The Fall (The Rift, Book 1), by Robert J Duperre
The Fall suffers from some big problems. The first is a series of careless errors which litters its pages: not only did I find problems with apostrophe-use and grammar, there were a few instances of exposition which explained things which were actually wrong. For example, the information given about how one of the characters funded his academic research, and what that research was meant to achieve, is at odds with how academic research really works. Had the author spent just ten minutes checking his facts I’d have been able to find his story much more believable. What makes it worse is that the information provided in that chunk of exposition wasn’t at all necessary to the story and could easily have been cut.
The bigger problem, though, was the tone of the writing.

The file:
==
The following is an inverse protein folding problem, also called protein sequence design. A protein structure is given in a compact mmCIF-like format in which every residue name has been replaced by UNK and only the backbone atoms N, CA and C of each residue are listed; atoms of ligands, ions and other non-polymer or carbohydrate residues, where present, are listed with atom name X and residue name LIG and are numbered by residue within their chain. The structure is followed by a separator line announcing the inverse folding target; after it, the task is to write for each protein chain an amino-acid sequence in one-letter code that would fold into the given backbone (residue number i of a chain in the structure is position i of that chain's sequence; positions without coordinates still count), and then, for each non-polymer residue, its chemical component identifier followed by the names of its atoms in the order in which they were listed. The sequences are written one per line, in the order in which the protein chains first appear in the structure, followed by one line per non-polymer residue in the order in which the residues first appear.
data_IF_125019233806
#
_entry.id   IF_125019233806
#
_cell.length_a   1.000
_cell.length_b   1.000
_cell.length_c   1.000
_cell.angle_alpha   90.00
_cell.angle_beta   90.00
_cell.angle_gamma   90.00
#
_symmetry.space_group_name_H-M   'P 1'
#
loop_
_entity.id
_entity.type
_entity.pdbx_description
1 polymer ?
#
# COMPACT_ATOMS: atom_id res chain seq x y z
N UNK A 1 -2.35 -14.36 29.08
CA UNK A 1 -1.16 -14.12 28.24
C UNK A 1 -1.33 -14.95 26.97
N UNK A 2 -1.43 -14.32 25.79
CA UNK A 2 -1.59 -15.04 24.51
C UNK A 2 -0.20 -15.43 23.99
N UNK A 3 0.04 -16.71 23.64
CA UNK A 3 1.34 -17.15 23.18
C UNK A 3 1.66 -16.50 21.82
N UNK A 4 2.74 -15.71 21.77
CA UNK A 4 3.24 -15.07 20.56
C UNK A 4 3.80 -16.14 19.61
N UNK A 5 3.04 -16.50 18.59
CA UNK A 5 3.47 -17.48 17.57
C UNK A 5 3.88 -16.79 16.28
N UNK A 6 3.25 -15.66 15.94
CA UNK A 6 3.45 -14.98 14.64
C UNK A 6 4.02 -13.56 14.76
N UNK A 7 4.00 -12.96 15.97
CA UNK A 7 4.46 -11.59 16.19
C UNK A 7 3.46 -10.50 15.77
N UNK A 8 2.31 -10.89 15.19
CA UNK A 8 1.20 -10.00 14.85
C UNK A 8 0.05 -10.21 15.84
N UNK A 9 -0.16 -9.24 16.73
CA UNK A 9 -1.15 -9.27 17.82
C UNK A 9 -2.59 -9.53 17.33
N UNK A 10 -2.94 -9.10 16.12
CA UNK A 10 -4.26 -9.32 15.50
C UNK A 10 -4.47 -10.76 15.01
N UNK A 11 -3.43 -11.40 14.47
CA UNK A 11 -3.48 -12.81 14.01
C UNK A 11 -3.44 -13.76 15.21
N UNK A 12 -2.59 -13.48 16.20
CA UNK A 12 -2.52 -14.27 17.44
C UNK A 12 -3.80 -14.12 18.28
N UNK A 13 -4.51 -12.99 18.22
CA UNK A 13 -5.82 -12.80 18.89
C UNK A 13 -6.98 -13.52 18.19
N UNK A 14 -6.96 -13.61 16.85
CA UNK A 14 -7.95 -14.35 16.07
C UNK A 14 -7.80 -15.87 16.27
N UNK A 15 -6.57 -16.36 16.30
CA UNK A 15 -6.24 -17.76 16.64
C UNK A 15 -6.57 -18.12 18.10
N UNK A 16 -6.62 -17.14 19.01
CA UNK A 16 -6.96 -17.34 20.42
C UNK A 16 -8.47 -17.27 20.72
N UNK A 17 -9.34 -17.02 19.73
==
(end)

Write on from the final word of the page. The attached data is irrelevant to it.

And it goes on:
The narrative frequently lapses into a lecturing, disapproving tone which I found thoroughly off-putting. The implication is that ancient civilisations were good and modern ones are bad; and that ancient knowledge was insightful and inspiring while modern technology renders our civilisation crass and insensitive. This, coupled with a stereotypical, somewhat dismissive view of today’s South American culture gave the book an unsympathetic and judgemental edge which made me reluctant to read on.
If the writer could introduce more variety of tone, could learn to not present things in such a black and white way, and could manage to be more sympathetic to his characters, then this book would be significantly improved; and once he manages that a scrupulous copyedit would resolve the book’s other issues. Whether this would be enough to change this from an ordinary predictable read into an exciting and interesting one, I’m not so sure. I read eleven of this book’s three hundred and thirty nine pages.